Polyacrylic acid (PAA) additives can control the morphologies of calcium carbonate crystal at a concentration dependency manner [5]. In the presence of cetyltrimethylammonium bromide (CTAB), various unusual calcium carbonate crystal morphologies, such as dendrite-shaped, flower-like, wheatgrass-like, needle-like, whiskers, and double-taper-like, can be obtained depending on the addition of various organic additives, such as glycol, glycerine, formaldehyde, acetaldehyde, glycol-methyl ether, and glycol-ethylether [26]. Calcite crystals gradually recovered their sharp rhombohedral morphology in the presence of Water soluble matrix (WSM) from irregular state [6]. One-dimensional Ca-deoxycholate fibers, as a novel insoluble organic polymorph controller, was demonstrated to be the key role in mediating the crystallization and controlling self-assembly processes of calcium carbonate [7]. A novel matrix protein Hic31 from the prismatic layer of Hyriopsis Cumingii displaying a collagen-like structure may play important roles in biomineralization of the pearl prismatic layer [27].
In summary, as shown in Figure 2, biomineralization could be divided into two types, normal mineralization and abnormal mineralization, and the forming process mainly regulated by the temperature, pH and additives.
Figure 2. Schematics of types and affecting factors of biomineralization forming process.

3. Mechanism and Approach of Mineralization

The mineralization process in organisms is very complex. Recognizing the formation mechanism of biominerals and matrix, cell and other symbiosis regulation of minerals and substances will be very helpful. Most of the research simply established simulation system and coordinated the regulation of biological macromolecules outside of the organism. There are very few studies on the control effect. Accordingly, we need to be closer to organisms. Further study on the specific regulation of biological macromolecules under environmental conditions function and synergistic regulation to further study organisms in matrix mineralization processes, cell-mineral interactions, to elucidate biominerals.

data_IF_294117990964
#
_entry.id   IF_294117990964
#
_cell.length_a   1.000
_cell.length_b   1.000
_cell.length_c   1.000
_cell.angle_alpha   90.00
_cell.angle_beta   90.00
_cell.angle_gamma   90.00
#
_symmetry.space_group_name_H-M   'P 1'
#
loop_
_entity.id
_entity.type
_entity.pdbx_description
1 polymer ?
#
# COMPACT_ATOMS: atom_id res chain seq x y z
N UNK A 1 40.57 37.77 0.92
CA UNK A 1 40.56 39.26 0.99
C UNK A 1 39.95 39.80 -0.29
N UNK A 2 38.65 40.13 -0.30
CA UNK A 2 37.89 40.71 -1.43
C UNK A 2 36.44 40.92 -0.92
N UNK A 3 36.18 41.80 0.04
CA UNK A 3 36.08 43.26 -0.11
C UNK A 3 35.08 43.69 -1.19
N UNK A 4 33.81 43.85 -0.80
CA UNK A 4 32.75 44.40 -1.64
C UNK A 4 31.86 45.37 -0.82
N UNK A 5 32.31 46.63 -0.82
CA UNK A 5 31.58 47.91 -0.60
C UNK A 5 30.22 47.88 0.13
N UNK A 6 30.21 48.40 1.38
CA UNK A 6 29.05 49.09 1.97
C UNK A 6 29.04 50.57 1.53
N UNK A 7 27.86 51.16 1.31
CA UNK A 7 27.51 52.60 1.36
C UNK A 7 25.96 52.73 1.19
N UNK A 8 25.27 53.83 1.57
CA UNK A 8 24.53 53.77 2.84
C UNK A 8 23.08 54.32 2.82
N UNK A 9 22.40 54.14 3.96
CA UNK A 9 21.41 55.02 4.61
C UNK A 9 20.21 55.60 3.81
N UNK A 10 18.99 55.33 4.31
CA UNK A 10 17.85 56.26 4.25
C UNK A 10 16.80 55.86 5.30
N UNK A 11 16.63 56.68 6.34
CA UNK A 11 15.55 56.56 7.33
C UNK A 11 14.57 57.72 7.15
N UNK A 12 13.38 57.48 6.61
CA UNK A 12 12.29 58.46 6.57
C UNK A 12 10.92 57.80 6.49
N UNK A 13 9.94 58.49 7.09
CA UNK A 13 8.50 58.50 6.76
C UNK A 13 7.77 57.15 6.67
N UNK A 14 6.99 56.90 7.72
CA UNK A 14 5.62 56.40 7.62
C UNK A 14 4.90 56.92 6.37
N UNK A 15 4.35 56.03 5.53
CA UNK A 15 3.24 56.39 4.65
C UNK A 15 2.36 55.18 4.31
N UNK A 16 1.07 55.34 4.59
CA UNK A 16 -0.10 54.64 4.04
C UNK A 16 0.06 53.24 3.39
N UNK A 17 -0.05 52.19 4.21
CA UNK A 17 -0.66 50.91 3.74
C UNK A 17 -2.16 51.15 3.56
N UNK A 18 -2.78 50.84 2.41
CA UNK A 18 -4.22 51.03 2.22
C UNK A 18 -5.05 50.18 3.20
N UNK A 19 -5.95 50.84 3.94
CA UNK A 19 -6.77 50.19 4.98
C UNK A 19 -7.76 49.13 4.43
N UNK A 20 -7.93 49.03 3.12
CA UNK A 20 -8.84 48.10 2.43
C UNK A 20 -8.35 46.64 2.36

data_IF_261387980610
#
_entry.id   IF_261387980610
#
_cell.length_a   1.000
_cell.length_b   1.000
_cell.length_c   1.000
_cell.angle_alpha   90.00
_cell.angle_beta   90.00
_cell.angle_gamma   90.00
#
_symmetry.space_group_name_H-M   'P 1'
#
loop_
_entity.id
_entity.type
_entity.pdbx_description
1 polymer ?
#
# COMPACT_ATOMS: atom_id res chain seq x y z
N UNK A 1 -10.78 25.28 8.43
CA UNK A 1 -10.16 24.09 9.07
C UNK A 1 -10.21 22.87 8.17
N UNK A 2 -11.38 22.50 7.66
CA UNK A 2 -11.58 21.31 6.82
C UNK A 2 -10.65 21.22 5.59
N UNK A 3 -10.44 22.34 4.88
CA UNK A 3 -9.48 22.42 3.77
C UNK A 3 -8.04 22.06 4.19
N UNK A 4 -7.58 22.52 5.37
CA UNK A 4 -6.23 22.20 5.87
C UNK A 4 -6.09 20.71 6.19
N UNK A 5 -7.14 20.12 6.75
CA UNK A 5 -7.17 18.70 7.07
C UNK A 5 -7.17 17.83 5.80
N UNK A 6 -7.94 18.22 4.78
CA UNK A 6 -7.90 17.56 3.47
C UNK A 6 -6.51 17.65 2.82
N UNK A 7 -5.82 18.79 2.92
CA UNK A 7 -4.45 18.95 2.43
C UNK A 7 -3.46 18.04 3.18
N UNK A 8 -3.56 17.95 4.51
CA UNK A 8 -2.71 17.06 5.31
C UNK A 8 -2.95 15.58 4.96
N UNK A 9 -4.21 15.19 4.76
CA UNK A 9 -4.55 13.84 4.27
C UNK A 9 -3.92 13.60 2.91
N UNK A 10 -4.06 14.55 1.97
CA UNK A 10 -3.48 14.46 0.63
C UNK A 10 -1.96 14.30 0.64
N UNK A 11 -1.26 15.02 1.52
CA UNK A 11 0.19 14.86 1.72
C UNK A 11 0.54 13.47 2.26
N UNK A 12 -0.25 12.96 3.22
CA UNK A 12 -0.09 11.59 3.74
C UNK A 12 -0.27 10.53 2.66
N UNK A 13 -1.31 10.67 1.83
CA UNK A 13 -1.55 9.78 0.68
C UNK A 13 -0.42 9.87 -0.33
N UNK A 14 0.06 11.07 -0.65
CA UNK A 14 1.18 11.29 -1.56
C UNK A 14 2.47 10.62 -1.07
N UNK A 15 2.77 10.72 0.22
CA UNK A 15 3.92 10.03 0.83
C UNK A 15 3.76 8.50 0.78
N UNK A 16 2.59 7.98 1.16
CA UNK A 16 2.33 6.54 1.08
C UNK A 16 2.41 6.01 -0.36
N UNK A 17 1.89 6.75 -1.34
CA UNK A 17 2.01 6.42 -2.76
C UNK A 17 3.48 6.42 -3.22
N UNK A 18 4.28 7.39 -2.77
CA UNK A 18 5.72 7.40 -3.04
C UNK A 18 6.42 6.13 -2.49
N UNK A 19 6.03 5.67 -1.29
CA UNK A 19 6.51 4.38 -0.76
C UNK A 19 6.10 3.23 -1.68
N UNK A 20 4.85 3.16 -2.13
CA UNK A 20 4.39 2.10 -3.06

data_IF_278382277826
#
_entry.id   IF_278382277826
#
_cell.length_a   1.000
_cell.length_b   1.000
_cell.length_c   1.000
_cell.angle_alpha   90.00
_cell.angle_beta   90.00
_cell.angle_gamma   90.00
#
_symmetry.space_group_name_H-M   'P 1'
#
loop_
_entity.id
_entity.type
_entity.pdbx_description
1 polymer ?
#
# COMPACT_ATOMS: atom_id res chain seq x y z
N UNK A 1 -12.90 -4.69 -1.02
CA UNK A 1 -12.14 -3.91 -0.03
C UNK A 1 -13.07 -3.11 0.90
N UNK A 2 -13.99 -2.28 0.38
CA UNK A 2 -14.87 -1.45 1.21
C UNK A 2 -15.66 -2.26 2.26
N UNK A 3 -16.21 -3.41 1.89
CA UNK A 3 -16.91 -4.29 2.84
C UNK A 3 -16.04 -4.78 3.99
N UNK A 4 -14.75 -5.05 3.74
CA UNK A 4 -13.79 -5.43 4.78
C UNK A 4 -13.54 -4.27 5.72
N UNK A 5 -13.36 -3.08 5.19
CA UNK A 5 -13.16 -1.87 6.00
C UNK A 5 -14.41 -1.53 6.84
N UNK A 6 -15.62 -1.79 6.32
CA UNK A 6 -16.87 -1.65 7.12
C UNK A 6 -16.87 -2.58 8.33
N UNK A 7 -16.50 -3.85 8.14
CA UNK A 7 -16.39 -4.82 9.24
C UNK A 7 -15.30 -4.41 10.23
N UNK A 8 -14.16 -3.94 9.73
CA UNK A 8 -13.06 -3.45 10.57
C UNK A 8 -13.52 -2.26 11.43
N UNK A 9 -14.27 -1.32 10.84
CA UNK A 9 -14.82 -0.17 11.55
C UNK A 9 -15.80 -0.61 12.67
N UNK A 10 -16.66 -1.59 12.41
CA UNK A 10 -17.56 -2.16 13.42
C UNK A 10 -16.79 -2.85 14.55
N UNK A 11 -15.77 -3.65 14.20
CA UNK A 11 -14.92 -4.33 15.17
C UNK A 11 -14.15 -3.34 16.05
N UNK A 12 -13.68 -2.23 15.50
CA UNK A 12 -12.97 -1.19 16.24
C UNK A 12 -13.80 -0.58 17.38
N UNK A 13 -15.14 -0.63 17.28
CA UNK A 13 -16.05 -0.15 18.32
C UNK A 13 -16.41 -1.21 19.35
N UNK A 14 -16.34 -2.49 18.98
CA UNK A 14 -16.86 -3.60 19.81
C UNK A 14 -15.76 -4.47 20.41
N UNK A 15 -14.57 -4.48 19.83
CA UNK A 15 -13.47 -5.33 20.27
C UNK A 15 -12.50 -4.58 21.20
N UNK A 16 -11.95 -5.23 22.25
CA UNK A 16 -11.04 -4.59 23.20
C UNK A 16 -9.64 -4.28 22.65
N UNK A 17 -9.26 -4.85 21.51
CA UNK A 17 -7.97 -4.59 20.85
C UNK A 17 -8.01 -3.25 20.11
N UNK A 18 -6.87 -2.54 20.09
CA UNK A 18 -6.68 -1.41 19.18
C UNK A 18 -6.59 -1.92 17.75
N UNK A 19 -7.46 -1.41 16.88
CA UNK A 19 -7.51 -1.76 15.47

A deep molecular-level mechanistic understanding of how proteins participate in the nucleation and growth of inorganic crystals (both in vitro and in vivo) can be achieved by computational methods at the atomic scale, as shown in Figure 3(A) [28].
Figure 3. (A) Crystals and proteins have structured surfaces that may contact each other by means of multiple cooperative interactions. Reprinted with permission from Ref. [28] Copyright (2018) American Chemical Society. (B) The protein chain is folded into a secondary structure, often characterized by two and three-dimensional regularity, such as in b-strands and a-helices. Reprinted with permission of Springer from Ref. [29] Copyright (2001).
Michael S. Pacella et, al. compared the results of the Rosetta-Surface algorithm to an experimental benchmark of kinetic and thermodynamic measurements on peptide−biomineral interactions taken from atomic force microscopy, and successfully identified which mineral face and step edges will bind peptides the strongest [28]. The interaction effect between proteins and crystal can be illustrated using examples from biomineralization, as well as by the immune responses from pathological crystallizations to crystalline antigens, as shown in Figure 3(B). A.J., et al. [30] have employed self-assembled monolayers (SAMs) on Au or Ag, with disordered head groups, to induce the formation of an amorphous CaCO3 film. The mechanism of the molecular interactions occurred at the interface between the inorganic mineral and the macromolecules [31]. A form of additive manufacturing, selective laser sintering (SLS) uses a roller feed system, a heated chamber, and a laser to fuse plastic, ceramic powder layers or metal, together form a wide variety of solid objects [32]. As opposed to other printing methods that restrict model geometry or require removable, unfused powder provides support for parts. Together with the biocompatibility of the material feedstocks, this process also gives printed objects a rough surface of partially fused powder and provides a viable avenue for fabricating a wide variety of effective high-surface area substrates for tissue engineering and biomedical implants. Furthermore, the model of three-dimensional printed frameworks has tremendous potential for synthesis of biomaterials. It is especially effective when combined with post-synthesis chemical treatment, and this will be discussed in the later section.

4. Biomimetic Biomineralization

Traditional biomineralization studies emphasize the bionic design and preparation of materials by imitating nature, highlighting the regulation of inorganic crystallization by organic systems, thus improving the properties of materials. The new trend of biomineralization research is to use natural strategies for realizing the regulation of biological organisms through inorganic materials, highlighting the use of material systems to achieve bio-functional transformation.